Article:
Image: Unsplash
Image: Unsplash

How money is destroyed

Intuitively, destroying money seems quite simple. I could take a banknote out of my wallet and burn it, though I would surely get weird looks. The banknote would be rendered useless. I would certainly feel poorer. Yet, contrary to what might be expected, the supply of money in the economy would not permanently decrease. Central banks can simply replace any money taken out of circulation in the economy by printing out more. At core, they could print out as much money as they wish, with no real limit other than the fear of inflation. Due to the relative insignificance of such action for the economy, destroying currency is not even illegal in Britain. In countries where it is illegal, like in the United States, it is primarily due to the inconvenience and marginal costs associated with printing out money.

This is because most money nowadays is fiat money, defined as money which has no intrinsic value. It is a financial asset, valuable as long as people believe we can exchange it for something else. With the gold standard abolished, the government can increase the supply of money without increasing its gold reserves. We are used to saying that there is no “magic money tree”, emphasising the limits to money creation. Yet for the sake of understanding how money really is created and destroyed in the banking system, it might be helpful to suppose that money can in fact be created out of thin air. A paper by the Bank of England, Money Creation in the Modern Economy, termed this as “fountain-pen money,” easily created by a stroke of a pen. Does money creation seem too easy? Not when we remember that money is not the same as wealth. It is much more difficult to generate wealth, while money is simply a means of exchange based on a social agreement.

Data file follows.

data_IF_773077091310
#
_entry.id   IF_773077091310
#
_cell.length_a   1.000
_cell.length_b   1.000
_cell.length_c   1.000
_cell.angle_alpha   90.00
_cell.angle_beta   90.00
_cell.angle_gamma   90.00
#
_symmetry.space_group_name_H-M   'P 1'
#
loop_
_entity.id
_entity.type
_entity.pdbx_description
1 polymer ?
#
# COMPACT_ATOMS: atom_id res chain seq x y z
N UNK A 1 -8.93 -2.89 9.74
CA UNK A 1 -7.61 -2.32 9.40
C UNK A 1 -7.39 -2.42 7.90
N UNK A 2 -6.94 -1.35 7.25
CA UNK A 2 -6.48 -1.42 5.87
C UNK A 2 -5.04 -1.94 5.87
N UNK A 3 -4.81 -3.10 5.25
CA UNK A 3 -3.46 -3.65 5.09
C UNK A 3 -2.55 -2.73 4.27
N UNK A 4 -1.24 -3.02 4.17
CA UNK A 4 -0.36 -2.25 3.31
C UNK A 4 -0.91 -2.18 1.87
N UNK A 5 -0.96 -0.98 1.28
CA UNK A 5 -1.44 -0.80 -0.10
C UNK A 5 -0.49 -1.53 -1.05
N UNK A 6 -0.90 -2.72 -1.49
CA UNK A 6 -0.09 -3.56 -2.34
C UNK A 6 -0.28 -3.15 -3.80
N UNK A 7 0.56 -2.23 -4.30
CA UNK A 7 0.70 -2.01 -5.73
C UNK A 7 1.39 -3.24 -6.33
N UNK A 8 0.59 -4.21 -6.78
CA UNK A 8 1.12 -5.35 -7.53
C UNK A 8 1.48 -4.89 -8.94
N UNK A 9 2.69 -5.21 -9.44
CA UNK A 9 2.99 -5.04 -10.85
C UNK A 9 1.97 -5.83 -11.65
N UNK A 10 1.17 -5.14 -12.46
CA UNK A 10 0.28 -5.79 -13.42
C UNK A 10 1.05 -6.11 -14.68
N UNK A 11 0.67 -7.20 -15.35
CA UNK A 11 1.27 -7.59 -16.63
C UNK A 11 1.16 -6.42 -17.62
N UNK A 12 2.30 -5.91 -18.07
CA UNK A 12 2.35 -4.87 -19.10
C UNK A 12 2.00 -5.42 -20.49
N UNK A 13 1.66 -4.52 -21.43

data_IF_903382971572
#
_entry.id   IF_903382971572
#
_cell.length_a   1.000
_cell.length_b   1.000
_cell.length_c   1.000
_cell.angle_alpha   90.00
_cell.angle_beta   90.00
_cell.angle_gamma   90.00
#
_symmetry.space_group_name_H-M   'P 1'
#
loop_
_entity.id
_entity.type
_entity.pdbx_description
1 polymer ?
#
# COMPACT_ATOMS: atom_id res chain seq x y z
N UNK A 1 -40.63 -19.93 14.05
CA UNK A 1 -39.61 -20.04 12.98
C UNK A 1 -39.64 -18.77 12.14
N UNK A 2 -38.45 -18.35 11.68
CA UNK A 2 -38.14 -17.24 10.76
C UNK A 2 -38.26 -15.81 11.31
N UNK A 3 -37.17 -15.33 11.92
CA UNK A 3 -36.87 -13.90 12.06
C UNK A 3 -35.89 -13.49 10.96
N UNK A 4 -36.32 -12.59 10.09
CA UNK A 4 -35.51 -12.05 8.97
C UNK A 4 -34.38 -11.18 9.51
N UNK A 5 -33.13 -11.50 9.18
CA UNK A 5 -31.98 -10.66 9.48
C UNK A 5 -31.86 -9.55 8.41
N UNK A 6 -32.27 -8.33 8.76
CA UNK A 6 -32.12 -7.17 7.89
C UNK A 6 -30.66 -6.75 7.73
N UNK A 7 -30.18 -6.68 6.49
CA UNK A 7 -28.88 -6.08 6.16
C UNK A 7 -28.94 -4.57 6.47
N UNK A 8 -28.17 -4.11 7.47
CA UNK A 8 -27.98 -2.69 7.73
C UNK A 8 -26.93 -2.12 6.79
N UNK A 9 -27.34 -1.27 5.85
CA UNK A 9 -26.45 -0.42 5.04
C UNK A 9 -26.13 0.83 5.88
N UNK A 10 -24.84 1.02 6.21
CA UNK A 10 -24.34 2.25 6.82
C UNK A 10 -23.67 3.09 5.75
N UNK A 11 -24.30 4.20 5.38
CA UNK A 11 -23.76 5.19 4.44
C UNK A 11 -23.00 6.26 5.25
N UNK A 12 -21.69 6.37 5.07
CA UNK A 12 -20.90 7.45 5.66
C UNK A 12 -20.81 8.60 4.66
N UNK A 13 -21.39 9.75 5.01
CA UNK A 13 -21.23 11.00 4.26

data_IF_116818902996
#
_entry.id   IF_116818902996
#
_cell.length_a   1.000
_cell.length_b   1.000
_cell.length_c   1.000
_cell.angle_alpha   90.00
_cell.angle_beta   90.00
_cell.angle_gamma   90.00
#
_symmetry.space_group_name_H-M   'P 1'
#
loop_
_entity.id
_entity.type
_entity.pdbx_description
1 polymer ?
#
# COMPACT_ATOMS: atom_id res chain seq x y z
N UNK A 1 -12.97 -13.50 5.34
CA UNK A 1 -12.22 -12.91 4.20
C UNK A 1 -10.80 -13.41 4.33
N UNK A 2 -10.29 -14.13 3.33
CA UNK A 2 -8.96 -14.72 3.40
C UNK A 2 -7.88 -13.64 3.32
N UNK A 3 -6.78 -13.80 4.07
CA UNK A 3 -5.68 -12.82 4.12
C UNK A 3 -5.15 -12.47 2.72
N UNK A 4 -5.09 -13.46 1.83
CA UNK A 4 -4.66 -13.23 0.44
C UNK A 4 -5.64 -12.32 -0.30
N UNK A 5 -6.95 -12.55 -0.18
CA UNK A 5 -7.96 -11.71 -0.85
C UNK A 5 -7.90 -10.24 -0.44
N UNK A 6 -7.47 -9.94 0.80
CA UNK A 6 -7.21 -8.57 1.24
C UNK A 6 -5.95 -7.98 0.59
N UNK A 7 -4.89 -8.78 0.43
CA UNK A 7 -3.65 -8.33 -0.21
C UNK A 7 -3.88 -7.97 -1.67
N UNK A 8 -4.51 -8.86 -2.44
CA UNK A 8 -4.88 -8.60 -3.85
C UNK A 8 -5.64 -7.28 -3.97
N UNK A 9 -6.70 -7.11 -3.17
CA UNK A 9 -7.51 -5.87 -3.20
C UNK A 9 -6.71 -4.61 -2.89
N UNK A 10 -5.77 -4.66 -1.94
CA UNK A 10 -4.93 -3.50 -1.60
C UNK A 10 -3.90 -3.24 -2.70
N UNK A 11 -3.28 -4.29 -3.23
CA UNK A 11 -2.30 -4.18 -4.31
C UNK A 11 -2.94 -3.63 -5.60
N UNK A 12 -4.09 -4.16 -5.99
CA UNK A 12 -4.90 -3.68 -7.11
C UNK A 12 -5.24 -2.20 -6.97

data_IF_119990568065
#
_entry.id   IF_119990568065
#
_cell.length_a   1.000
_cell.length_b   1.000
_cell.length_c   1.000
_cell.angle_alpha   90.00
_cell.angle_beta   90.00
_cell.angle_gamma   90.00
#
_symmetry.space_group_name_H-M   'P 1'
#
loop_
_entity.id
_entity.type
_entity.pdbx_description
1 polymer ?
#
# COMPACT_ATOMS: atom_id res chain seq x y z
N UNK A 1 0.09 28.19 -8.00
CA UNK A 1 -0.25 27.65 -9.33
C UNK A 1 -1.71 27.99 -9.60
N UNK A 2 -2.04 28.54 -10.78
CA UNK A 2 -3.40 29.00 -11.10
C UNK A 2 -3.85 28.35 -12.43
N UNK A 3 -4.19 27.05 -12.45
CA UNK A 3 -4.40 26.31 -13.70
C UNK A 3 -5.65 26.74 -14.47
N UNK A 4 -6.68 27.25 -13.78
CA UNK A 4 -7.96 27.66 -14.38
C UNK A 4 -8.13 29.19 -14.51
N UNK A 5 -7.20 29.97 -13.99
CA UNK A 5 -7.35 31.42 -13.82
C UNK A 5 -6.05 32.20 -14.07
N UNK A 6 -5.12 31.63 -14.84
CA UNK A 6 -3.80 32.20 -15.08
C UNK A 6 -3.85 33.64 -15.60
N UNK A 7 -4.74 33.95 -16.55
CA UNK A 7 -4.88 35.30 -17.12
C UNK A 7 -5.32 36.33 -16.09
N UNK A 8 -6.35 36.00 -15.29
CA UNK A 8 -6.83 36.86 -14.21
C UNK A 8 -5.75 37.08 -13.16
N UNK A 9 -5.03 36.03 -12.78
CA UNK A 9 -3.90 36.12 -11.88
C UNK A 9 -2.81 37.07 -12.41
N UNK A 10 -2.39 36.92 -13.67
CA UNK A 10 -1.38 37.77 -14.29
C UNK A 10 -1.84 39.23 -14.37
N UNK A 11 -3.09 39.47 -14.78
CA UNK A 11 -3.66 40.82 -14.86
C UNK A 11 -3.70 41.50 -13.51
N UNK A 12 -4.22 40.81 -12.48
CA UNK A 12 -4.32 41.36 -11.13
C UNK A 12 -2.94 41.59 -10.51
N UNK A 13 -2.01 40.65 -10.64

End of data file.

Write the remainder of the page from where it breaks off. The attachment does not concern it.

The vast majority of money in the economy is created by commercial banks when they make new loans

We have now established that the supply of money will not effectively decrease if an individual decides to destroy their coins or banknotes.  Regardless, currency amounts to only around 3% of all money in the economy, and hence forms a very marginal share of all money supply. Real money destruction happens on a much bigger scale, and involves digital money — that accounted for and transferred using computers. Such “destruction” is noted in seemingly boring balance sheets. Understanding these balance sheets gives a fascinating insight into what money actually is.

The vast majority of money in the economy is created by commercial banks when they make new loans. It is a misconception that banks take existing deposits of consumers and then lend it out to other consumers. They can simply credit the account with a sum of money and then write an equivalent amount as a liability and an asset. As a simplified example, a bank could give me a £1,000 loan. In the bank’s balance sheet, the loan would be classified as an asset, since I am expected to repay it. The increased deposit in my account would accordingly be classified as a liability, since it is the money the bank promises to me. This process would create £1,000 of completely new money. Just as new money is created when loans are made, the money is destroyed when the loan is repaid. The size of the balance sheet decreases, since as the bank’s asset (my loan) is gone, the corresponding liability (my deposit) is gone too. Hence, money exists as long as the loan is not repaid.

As long as more loans are being made than repaid, the supply of money increases and the economy expands

This is why money can also be defined as a financial IOU. Our digital deposits are an IOU from the commercial banks, while cash is an IOU form the central bank. Tellingly, on the Bank of England banknotes it is written: “I promise to pay the bearer on demand the sum of X”. This promise changed meaning over time — initially, people could request a corresponding value in gold, but since Britain left the Gold Standard system, we can only exchange an old banknote for a new one.

Money is destroyed when loans are repaid, meaning it is being destroyed all the time. As a counterbalance, loans are also constantly generated. As long as more loans are being made than repaid, the supply of money increases and the economy expands. This is a welcome phenomenon, associated with stable levels of inflation and a strong economy. Hopefully, many Warwick students will destroy a lot of money when we repay our student loans!

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